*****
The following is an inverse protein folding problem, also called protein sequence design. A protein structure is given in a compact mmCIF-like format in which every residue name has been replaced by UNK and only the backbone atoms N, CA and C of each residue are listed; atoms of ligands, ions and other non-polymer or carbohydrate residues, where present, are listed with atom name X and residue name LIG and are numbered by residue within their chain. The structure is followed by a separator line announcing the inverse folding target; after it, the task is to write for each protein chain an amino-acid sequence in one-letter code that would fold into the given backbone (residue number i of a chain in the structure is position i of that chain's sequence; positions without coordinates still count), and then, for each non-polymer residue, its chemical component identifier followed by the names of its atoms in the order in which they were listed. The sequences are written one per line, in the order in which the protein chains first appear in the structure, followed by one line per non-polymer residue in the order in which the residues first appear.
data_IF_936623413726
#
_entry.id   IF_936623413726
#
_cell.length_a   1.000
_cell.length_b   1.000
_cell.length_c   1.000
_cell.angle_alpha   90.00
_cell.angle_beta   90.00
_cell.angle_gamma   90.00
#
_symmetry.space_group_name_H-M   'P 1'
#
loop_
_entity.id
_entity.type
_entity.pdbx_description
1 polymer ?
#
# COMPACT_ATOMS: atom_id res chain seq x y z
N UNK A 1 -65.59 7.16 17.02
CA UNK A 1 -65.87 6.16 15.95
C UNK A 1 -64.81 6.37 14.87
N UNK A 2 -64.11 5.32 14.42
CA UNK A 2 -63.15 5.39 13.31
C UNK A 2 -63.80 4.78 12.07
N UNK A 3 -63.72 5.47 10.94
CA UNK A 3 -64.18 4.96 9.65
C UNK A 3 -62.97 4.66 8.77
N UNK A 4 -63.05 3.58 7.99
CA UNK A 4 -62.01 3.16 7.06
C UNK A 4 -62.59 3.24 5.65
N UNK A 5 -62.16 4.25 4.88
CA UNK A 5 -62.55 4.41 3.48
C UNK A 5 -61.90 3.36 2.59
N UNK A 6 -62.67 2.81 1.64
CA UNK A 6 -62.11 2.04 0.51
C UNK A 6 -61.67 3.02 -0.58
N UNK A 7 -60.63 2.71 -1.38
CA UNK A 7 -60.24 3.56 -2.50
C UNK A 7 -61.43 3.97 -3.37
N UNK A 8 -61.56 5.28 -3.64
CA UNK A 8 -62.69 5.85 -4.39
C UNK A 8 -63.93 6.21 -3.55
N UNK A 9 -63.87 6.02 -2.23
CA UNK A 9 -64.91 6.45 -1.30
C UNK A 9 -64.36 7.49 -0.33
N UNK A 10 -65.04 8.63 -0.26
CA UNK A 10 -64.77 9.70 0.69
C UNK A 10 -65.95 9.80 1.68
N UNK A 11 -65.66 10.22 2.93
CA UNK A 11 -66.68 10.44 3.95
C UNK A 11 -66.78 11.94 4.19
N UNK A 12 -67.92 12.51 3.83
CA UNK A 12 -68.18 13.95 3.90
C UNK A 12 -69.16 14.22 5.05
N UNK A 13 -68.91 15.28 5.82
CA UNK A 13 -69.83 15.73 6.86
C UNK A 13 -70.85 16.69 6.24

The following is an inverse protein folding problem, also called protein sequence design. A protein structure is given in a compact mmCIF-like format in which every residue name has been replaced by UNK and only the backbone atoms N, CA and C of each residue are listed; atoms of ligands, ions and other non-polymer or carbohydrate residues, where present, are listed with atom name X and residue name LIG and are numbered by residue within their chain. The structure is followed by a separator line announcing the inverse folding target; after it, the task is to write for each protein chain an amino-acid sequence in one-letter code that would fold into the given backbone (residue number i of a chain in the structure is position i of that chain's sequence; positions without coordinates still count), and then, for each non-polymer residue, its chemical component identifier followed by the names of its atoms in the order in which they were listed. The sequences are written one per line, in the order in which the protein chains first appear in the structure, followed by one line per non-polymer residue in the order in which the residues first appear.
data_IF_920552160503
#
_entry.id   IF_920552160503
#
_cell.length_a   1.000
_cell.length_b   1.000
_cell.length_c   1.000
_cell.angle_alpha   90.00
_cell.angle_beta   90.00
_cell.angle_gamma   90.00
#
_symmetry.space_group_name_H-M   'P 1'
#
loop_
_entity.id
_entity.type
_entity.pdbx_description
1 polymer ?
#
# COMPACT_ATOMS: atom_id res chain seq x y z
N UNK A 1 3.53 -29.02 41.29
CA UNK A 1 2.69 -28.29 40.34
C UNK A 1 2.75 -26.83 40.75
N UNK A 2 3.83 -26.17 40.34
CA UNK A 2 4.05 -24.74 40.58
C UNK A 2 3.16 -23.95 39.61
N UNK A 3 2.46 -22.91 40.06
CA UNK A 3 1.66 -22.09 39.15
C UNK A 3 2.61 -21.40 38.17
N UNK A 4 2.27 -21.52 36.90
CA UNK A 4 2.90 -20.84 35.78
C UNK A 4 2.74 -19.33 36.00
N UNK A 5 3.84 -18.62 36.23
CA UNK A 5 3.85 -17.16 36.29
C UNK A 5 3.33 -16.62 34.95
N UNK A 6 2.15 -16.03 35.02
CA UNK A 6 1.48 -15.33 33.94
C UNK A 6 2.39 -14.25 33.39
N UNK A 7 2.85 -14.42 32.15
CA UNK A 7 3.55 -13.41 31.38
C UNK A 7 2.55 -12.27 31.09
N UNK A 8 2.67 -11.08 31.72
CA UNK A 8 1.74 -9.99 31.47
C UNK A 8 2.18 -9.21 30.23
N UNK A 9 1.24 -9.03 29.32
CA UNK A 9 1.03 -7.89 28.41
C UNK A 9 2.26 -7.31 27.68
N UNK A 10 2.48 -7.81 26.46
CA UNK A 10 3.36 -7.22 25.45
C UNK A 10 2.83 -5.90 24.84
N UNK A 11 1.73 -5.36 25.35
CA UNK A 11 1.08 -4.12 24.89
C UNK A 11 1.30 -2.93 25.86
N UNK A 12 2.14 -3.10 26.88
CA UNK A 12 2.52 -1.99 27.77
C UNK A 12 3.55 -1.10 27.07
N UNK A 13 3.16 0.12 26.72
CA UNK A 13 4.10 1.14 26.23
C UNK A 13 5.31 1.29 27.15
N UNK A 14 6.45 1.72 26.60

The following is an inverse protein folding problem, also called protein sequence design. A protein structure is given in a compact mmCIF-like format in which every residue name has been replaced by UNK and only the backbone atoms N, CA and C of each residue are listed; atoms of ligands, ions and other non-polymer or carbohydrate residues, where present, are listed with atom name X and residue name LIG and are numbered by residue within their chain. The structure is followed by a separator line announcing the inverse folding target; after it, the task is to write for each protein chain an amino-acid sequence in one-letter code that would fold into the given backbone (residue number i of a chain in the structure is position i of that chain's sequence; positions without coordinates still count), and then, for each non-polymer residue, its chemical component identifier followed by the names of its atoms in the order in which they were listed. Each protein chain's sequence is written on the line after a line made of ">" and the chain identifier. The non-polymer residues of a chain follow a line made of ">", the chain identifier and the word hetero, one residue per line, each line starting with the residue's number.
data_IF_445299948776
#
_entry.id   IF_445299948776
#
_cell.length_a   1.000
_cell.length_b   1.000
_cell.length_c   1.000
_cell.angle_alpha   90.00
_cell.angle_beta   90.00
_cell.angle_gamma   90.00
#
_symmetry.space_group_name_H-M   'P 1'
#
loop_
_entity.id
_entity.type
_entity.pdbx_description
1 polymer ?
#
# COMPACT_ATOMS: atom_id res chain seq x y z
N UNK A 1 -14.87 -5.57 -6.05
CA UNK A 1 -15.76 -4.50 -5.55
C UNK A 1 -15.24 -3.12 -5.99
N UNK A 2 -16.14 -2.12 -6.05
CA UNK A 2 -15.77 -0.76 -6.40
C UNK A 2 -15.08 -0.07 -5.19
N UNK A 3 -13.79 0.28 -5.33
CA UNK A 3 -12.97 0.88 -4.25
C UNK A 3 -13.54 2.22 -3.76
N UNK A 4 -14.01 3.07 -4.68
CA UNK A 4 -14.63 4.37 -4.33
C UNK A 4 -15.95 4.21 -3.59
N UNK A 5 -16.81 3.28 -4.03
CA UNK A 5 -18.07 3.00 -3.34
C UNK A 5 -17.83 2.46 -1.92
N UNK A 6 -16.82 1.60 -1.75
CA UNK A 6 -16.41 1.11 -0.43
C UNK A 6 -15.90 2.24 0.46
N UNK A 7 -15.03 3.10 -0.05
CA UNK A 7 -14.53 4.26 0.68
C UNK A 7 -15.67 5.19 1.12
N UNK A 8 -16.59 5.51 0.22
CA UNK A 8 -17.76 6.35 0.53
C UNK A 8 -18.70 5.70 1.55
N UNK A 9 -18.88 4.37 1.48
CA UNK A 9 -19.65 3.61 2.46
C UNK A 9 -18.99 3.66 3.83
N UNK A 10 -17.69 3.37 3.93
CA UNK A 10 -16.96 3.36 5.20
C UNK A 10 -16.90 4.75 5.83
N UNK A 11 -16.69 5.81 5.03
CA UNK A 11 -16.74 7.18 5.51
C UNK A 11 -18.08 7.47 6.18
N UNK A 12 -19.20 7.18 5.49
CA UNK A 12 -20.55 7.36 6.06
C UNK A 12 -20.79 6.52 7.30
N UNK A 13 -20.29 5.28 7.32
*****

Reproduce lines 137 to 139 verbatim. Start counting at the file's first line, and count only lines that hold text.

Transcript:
_entity.id
_entity.type
_entity.pdbx_description